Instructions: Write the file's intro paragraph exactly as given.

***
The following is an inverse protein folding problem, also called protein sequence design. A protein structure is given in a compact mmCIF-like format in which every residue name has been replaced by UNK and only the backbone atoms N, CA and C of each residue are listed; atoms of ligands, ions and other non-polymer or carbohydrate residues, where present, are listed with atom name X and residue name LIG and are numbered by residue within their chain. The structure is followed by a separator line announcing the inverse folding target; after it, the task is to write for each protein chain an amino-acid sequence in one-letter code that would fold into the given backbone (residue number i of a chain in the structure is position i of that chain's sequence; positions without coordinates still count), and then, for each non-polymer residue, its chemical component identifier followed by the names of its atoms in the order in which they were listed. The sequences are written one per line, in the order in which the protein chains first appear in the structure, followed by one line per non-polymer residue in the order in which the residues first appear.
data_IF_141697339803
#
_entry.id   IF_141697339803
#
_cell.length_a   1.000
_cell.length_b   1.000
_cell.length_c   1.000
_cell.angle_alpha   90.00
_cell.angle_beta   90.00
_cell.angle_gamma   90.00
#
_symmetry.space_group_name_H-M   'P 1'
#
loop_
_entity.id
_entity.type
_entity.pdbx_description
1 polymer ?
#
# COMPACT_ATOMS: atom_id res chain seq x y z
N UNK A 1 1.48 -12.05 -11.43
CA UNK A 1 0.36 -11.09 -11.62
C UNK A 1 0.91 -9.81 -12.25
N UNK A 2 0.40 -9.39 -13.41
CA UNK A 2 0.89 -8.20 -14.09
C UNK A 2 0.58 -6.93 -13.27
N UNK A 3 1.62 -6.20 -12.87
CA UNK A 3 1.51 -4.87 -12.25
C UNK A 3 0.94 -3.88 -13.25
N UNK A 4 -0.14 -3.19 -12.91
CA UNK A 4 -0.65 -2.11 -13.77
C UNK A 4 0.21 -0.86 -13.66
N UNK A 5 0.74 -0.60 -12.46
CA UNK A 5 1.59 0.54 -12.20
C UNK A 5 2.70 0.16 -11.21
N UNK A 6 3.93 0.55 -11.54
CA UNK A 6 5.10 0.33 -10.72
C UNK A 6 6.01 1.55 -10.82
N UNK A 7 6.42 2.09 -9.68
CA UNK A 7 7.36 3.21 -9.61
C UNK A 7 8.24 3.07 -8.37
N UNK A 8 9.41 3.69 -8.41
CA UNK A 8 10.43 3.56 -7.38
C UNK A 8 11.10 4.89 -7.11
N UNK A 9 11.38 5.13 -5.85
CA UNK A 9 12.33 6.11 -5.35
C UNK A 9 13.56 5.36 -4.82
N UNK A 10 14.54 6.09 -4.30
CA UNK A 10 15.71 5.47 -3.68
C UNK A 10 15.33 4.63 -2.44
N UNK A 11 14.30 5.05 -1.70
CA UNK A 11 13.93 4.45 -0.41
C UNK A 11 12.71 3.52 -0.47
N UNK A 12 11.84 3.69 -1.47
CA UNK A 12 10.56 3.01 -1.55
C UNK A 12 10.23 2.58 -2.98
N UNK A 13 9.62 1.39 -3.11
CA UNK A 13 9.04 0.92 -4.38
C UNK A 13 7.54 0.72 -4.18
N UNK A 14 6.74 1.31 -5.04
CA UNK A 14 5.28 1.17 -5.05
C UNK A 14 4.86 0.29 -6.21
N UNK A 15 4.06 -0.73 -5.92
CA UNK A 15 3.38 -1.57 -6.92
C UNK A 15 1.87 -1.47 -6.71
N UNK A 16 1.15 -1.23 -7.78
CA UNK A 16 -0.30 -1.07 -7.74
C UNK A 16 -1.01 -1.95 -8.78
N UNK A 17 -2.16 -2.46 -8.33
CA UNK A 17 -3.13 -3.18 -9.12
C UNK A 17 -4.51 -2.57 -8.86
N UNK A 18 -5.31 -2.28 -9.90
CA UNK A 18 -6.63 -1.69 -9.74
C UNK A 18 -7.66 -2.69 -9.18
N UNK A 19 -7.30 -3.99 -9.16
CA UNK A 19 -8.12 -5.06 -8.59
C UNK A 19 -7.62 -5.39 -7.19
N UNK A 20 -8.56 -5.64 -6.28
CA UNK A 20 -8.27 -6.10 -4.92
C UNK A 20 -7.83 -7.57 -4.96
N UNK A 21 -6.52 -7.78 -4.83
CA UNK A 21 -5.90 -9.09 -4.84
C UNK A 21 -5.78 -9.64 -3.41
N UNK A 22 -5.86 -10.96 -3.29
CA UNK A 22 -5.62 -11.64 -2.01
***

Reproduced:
The following is an inverse protein folding problem, also called protein sequence design. A protein structure is given in a compact mmCIF-like format in which every residue name has been replaced by UNK and only the backbone atoms N, CA and C of each residue are listed; atoms of ligands, ions and other non-polymer or carbohydrate residues, where present, are listed with atom name X and residue name LIG and are numbered by residue within their chain. The structure is followed by a separator line announcing the inverse folding target; after it, the task is to write for each protein chain an amino-acid sequence in one-letter code that would fold into the given backbone (residue number i of a chain in the structure is position i of that chain's sequence; positions without coordinates still count), and then, for each non-polymer residue, its chemical component identifier followed by the names of its atoms in the order in which they were listed. The sequences are written one per line, in the order in which the protein chains first appear in the structure, followed by one line per non-polymer residue in the order in which the residues first appear.